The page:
The college again has shown the quality of its baseball program with three players chosen in the first 10 rounds of Major League Baseball’s annual draft.
The draft concluded Wednesday night.
The players chosen included:
1. SEAN BUCKLEY, a 6-foot-4, 220-pound Tampa resident, was taken in the sixth round by the Cincinnati Reds. He joined the squad as a redshirt sophomore transfer from the University of South Florida. He plays third base and the outfield. In 51 games, he batted .362, led the team in doubles (18), home runs (10) and RBIs (52). He had 11 stolen bases.
2. JON MATTHEWS, a 6-foot-3, 200-pound outfielder, was taken by the Cincinnati Reds in the eighth round. He came to SPC in January as a transfer from Charleston Southern University. Matthews, who was the first recruit to be signed by Coach Rob Francis, hit .344, and knocked in 40 runs in 50 games. He finished second on the team in stolen bases with 24.
3. BRETT LEE, a 6-foot-4, left-handed pitcher from Pensacola, was taken in the 10th round by the Minnesota Twins. He transferred to SPC from Bishop State Community College in Alabama. Lee led the team in innings pitched (80) and strikeouts (75), and his 3-to-1 strikeout-to-walk ratio impressed many local pro scouts.
With any community college athletic program, restocking the program is always the toughest job. Coach Francis, who took over the program last year after it was placed on probation for two years when Coach Dave Pano resigned, has focused on attracting players from the home fields of Pinellas County – more than half the players on next year’s roster will hail from SPC’s home county. Francis says credit for finding that good close-to-home talent goes to Ryan Beckman, the team’s recruiting coordinator.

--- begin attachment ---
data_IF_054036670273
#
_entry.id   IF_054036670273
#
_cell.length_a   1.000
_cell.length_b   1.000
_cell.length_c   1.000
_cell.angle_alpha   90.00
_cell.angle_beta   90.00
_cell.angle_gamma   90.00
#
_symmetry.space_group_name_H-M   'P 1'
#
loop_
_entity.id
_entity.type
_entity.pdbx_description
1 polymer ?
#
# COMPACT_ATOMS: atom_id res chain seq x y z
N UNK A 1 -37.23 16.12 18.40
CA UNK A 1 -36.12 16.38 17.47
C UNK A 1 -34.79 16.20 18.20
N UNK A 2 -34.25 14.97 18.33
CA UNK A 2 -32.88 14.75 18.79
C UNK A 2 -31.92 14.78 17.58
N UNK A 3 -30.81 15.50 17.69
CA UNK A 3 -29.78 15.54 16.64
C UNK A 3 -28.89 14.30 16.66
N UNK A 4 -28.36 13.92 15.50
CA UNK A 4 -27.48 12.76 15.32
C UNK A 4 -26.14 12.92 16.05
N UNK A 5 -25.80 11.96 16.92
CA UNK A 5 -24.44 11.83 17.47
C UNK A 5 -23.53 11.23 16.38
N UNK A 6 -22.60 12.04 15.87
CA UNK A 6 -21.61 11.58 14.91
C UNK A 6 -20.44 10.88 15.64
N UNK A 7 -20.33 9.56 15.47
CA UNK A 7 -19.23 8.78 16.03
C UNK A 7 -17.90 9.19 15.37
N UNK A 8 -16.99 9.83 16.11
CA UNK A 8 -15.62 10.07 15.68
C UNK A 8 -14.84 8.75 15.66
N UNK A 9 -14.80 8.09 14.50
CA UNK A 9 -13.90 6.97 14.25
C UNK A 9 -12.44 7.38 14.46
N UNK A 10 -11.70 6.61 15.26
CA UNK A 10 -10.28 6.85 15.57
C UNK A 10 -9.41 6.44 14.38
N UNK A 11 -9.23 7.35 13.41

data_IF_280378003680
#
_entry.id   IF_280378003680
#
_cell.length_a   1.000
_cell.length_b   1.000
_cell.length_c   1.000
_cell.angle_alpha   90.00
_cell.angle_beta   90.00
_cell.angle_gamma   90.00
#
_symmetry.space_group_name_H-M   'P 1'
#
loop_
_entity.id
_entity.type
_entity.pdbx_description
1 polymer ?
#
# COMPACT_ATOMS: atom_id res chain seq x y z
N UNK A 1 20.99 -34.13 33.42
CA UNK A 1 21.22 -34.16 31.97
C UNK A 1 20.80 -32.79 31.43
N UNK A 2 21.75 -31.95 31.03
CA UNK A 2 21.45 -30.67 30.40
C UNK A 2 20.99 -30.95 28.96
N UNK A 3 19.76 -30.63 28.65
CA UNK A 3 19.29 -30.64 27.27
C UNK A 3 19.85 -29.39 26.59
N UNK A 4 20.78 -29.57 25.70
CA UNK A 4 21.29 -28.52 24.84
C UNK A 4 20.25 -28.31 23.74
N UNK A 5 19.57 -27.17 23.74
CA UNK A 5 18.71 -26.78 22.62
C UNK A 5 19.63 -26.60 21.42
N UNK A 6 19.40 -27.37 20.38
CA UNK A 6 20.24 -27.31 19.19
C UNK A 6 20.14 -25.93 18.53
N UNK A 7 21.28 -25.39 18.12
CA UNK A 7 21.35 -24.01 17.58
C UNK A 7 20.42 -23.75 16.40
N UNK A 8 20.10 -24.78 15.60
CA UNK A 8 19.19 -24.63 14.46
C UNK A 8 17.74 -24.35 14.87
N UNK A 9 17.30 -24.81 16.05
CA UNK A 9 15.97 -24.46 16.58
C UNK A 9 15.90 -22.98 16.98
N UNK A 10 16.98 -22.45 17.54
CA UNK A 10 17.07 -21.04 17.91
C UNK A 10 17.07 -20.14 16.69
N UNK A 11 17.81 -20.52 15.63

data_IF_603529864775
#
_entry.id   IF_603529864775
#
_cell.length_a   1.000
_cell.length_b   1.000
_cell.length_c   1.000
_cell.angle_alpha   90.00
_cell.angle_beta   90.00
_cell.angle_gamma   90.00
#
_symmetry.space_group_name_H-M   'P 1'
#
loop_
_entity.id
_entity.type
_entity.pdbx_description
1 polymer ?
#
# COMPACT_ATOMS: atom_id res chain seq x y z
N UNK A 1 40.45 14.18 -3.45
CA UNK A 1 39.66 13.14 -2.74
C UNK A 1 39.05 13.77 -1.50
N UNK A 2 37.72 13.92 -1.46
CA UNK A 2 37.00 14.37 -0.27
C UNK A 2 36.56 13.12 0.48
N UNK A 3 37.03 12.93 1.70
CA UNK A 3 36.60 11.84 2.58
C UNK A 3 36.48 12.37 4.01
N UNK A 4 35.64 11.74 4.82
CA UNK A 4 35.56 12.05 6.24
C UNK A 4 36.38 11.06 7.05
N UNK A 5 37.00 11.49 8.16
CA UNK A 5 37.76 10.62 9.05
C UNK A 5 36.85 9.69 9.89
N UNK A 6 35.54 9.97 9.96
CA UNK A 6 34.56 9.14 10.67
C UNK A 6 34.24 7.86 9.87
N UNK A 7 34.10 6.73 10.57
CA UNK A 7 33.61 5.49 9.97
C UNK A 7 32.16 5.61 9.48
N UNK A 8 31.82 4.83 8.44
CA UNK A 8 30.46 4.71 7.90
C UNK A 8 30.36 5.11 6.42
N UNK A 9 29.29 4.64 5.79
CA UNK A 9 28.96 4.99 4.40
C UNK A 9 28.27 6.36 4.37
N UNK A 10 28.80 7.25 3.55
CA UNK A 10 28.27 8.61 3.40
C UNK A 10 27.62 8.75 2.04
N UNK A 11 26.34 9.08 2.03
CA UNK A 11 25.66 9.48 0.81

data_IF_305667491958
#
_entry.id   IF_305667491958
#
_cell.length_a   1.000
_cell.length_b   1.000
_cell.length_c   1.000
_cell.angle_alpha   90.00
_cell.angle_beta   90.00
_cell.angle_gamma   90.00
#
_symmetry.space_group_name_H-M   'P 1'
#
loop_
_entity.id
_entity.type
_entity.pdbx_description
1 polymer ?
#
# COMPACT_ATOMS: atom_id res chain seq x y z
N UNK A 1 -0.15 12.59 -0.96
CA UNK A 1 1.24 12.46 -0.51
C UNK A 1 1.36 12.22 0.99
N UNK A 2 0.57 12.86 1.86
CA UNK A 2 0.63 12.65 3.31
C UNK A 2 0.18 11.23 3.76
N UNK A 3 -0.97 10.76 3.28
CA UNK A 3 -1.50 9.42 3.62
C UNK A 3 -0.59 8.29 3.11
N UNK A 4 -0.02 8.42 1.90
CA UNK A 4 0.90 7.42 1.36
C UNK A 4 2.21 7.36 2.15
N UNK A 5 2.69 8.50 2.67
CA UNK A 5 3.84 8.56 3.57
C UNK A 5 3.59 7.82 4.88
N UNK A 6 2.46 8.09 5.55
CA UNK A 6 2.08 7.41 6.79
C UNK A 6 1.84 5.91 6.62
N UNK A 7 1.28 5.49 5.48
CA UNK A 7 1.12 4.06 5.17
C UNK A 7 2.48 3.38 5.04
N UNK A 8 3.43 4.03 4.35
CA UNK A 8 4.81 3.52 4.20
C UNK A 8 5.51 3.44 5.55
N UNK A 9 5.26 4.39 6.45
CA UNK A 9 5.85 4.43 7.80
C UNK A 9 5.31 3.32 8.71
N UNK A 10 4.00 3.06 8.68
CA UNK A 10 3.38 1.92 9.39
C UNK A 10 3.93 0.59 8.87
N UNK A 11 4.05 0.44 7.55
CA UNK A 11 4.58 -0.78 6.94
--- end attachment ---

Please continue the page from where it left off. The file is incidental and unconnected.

“We firmly believe that this group of 25 freshmen will really be able to make a run at a State Championship in our first year of ‘re-eligibility’ in 2013,” Francis said. “We don’t make excuses about the (probation) situation; we are doing all we can to attract the best players we can find. Half our roster will be Pinellas County kids – when I took this job, we had one player from Pinellas County.”
Looking hard at the talent available in Pinellas County is part of SPC’s role in serving the local community, not just in athletics but in every other way as well, according to Francis.
“The biggest thing, I think, is that the community college is here to serve the community,” he said. “Some of the best baseball players are right here. Why venture beyond? I don’t really understand that. Local kids want to play on the fields where they have played all their lives, and be around their family and friends.
“I think that means a lot.”
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